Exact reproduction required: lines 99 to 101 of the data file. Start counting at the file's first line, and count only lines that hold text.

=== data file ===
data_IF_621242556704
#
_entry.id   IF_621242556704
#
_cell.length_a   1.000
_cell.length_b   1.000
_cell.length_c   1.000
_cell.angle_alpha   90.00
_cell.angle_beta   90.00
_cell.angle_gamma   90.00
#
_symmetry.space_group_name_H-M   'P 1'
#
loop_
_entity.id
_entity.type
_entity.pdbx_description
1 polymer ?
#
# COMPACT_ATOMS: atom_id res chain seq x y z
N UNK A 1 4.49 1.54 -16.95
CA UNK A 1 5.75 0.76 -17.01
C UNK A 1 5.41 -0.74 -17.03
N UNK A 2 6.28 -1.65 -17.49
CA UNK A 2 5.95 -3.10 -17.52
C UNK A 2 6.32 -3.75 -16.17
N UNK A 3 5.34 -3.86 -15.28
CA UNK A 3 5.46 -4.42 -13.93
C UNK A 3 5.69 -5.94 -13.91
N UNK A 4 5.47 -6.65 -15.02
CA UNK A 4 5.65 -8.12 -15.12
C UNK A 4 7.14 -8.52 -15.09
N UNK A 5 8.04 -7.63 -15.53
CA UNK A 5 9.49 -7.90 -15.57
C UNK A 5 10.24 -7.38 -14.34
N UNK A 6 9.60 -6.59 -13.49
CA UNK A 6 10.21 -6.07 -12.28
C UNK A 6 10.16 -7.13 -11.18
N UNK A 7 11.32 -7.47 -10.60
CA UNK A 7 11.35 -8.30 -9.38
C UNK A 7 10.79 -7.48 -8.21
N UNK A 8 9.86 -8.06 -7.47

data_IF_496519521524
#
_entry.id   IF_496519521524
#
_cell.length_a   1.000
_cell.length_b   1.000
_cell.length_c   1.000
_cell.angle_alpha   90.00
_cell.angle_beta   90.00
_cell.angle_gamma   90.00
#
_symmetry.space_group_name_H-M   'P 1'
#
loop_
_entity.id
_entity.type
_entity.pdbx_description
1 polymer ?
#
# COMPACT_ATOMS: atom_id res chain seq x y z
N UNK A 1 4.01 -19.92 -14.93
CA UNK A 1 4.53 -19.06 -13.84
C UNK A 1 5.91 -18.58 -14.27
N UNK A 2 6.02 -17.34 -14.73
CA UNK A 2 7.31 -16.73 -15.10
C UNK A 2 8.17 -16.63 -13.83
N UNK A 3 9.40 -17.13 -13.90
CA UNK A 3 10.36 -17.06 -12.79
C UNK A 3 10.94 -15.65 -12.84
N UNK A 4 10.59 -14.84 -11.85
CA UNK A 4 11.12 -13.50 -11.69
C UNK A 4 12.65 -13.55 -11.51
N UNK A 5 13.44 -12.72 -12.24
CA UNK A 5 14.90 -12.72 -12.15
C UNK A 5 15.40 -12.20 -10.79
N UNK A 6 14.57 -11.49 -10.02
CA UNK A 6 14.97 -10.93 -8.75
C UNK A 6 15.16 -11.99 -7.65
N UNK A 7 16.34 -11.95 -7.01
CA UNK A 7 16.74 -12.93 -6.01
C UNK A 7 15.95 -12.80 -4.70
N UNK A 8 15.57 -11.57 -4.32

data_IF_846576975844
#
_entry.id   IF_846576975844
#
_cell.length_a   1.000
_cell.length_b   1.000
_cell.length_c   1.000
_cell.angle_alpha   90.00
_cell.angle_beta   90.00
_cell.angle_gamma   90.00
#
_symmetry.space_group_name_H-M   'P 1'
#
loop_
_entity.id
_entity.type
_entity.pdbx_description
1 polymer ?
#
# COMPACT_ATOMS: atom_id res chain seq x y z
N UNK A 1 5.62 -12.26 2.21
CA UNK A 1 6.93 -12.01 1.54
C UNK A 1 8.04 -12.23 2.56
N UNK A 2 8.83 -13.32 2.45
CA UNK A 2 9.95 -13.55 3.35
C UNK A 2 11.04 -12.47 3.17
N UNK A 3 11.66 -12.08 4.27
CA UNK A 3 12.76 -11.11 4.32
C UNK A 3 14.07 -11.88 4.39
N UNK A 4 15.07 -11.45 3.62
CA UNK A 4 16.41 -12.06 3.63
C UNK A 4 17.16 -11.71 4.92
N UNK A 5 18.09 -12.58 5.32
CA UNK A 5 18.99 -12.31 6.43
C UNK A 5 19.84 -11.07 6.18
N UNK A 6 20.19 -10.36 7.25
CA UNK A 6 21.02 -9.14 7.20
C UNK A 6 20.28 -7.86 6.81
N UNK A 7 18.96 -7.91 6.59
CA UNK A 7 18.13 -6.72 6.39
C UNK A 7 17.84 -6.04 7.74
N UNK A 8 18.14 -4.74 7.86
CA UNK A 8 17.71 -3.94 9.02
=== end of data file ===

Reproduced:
_entity.id
_entity.type
_entity.pdbx_description